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11 Traffic Saving Tips for Site Redesigns


Is your website to small for all the features you want? Is the website outdated in design, or hard to navigate around? Regardless of your reasoning, sometimes it is worth slashing and burning an old website in order to replace it with a newer, more streamlined model. The trouble is, that people become familiar with a website, and are actually less likely to visit a website if the website changes. What this means is a potential loss of sales and views. With an average loss of between 10% to 15%, lets take a look at a few of the ways you can handle the inevitable loss that comes with redesigning your website.

Optimize Error

With a redesigned website comes a new internal structure and addresses. People who are used to the old website may click on a link or type something in, only to see an error message that the page is no longer available. Leave things like this and you are looking at a loss of traffic in the 30% to 40% range. Take the time to carefully map every earlier address to either the newer version of the page, or at least the front page of your new site.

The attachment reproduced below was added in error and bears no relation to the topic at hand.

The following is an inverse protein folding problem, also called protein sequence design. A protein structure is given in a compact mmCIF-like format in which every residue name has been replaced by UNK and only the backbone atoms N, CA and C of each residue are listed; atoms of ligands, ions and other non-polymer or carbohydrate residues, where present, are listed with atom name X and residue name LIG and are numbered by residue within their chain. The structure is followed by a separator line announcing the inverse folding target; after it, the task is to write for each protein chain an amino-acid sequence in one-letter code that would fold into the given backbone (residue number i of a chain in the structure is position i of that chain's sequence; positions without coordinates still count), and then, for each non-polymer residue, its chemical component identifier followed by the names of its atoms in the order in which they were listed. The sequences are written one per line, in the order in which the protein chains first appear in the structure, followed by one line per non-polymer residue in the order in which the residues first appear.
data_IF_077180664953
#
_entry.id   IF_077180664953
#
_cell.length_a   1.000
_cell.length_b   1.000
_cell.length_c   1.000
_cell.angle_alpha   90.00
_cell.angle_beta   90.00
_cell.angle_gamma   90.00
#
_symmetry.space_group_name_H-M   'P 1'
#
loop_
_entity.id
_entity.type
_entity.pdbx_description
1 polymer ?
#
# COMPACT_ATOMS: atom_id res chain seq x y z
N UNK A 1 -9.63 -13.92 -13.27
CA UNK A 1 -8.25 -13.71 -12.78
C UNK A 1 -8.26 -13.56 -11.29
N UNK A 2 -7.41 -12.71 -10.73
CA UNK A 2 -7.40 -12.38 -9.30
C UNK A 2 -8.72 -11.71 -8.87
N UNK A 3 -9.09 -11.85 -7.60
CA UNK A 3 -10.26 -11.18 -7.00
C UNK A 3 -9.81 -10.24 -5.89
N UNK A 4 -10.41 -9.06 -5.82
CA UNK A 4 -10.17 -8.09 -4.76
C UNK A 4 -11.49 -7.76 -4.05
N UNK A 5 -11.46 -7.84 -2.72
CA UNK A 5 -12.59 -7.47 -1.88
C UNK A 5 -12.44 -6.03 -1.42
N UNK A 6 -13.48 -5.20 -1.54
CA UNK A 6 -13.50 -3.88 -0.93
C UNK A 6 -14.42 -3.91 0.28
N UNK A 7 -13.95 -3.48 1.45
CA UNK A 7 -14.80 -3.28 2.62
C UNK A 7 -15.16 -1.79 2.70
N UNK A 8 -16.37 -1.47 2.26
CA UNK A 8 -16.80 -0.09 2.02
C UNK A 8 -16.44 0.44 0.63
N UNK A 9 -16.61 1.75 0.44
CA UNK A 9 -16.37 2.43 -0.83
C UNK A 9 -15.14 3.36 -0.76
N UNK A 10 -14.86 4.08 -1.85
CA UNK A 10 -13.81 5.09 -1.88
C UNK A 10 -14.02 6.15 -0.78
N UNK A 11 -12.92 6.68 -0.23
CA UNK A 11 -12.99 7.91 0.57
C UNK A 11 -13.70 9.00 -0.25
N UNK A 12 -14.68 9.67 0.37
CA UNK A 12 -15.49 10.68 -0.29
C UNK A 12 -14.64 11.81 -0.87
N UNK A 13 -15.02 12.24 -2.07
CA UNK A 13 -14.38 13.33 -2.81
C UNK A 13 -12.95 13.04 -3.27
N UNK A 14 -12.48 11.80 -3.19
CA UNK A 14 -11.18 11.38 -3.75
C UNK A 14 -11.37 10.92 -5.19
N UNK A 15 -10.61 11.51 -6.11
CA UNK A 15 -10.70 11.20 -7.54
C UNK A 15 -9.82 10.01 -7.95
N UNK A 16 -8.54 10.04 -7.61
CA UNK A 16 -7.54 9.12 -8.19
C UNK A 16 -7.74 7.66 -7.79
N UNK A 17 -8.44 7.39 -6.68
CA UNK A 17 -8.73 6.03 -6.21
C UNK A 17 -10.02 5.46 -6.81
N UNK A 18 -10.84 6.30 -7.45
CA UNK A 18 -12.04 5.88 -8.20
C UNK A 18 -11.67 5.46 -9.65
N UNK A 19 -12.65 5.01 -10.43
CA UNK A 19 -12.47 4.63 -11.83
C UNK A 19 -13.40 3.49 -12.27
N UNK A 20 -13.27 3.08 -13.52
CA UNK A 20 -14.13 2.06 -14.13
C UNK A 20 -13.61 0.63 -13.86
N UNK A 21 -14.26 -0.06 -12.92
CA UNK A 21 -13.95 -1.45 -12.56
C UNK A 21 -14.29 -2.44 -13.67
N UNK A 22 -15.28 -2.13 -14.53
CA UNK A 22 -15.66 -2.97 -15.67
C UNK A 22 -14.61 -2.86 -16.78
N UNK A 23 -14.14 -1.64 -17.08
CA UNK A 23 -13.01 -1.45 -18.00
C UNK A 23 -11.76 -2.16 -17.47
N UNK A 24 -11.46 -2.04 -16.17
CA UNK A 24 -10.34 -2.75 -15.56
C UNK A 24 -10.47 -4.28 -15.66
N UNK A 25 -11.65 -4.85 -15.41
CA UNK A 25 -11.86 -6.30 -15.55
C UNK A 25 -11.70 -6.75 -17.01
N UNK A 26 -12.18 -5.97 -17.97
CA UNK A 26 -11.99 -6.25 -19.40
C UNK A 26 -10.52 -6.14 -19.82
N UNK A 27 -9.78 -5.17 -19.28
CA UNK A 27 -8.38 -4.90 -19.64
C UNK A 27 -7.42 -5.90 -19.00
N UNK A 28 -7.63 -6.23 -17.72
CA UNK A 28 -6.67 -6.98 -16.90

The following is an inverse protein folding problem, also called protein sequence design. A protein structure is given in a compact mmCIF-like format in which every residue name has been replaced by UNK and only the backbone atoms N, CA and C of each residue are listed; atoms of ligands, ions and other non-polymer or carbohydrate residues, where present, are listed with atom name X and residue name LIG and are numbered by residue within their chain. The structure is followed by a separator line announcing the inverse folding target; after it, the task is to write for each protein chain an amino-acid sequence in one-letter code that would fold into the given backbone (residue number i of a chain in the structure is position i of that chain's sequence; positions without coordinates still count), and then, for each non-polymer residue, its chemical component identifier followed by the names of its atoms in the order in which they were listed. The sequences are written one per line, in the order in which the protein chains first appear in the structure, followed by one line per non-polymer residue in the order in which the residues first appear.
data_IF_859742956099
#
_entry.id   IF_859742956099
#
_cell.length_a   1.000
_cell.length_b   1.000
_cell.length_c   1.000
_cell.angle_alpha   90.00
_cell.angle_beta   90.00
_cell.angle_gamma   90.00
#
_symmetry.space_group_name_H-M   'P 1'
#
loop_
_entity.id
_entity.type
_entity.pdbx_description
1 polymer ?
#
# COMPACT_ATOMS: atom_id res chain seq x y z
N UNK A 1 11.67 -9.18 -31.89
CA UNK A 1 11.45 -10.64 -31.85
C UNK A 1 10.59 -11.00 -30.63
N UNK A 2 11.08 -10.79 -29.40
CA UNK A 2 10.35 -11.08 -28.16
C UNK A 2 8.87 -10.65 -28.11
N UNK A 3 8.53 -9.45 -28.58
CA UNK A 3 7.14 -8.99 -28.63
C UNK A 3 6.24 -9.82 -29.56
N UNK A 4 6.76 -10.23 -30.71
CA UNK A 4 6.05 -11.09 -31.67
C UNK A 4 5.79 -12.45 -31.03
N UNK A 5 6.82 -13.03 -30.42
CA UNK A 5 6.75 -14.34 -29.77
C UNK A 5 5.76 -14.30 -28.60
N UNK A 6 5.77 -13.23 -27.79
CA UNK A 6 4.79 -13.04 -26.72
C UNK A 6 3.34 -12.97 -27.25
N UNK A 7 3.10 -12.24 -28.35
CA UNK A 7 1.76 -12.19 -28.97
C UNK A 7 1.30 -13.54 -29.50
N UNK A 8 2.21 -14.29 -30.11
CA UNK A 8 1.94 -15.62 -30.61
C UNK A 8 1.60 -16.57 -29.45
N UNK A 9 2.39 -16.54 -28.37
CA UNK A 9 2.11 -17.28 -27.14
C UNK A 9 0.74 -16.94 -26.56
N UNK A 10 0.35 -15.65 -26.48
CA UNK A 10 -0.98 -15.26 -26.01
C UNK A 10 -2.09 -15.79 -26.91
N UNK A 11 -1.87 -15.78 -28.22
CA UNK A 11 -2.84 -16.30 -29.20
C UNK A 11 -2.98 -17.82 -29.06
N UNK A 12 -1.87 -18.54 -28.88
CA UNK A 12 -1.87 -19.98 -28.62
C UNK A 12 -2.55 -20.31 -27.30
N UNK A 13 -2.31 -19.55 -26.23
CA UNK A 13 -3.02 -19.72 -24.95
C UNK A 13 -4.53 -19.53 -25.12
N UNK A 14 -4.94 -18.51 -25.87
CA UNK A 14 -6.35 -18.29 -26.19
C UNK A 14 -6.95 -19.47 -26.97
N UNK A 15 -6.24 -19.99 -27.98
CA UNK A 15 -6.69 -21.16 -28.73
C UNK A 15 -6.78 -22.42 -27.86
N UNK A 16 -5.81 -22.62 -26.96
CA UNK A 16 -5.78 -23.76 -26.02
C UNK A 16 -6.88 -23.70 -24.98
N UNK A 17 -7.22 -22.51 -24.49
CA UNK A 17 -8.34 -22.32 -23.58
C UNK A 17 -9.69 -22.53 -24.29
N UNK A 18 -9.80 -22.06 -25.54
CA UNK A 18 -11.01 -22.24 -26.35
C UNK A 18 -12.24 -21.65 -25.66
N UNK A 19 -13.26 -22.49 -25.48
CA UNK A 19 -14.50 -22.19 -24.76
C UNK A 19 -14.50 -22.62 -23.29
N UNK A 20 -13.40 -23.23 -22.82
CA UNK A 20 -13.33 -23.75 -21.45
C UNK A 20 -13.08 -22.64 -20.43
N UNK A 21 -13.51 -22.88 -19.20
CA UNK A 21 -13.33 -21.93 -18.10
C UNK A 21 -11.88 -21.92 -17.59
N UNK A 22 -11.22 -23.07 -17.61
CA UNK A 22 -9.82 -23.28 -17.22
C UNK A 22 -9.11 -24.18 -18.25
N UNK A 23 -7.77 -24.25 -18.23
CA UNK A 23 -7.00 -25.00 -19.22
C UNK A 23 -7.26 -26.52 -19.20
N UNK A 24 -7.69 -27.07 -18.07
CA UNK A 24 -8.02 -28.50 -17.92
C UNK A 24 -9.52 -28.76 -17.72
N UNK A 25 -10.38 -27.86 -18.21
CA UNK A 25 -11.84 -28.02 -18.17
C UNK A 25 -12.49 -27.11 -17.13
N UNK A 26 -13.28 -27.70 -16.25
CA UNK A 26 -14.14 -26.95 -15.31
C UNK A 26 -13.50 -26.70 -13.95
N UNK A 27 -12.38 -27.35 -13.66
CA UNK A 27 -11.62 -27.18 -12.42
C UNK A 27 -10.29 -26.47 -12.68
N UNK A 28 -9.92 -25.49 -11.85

Monitor After Launch

Once your new website is unveiled, closely monitor it for a few hours. Keep an eye on unusual traffic drops, sudden spikes in error messages, a loss in keyword ranking, and Google indexing. All of these will tell you if something is wrong with your website, and you will be able to change it before to long.

Make The Most of It

Where as there can be many reasons why you may want to redesign your website, there are even more opportunities that you can gain by doing it right. Take some time to carefully plan what you are going to do prior to beginning work on the new website. Lay out every feature you want, and may want in a few years, and make sure they are all possible with your current design.

New opportunities that may present themselves include being able to update your current URL structure, and possible new keywords you can implement.

Though redesigning your website may mean a loss of visitors initially, it does not mean that this will become a permanent trend. Instead, by taking the time to carefully set up your website, you can set the groundwork for years of future growth, limiting the next time you have to do something just like this again.

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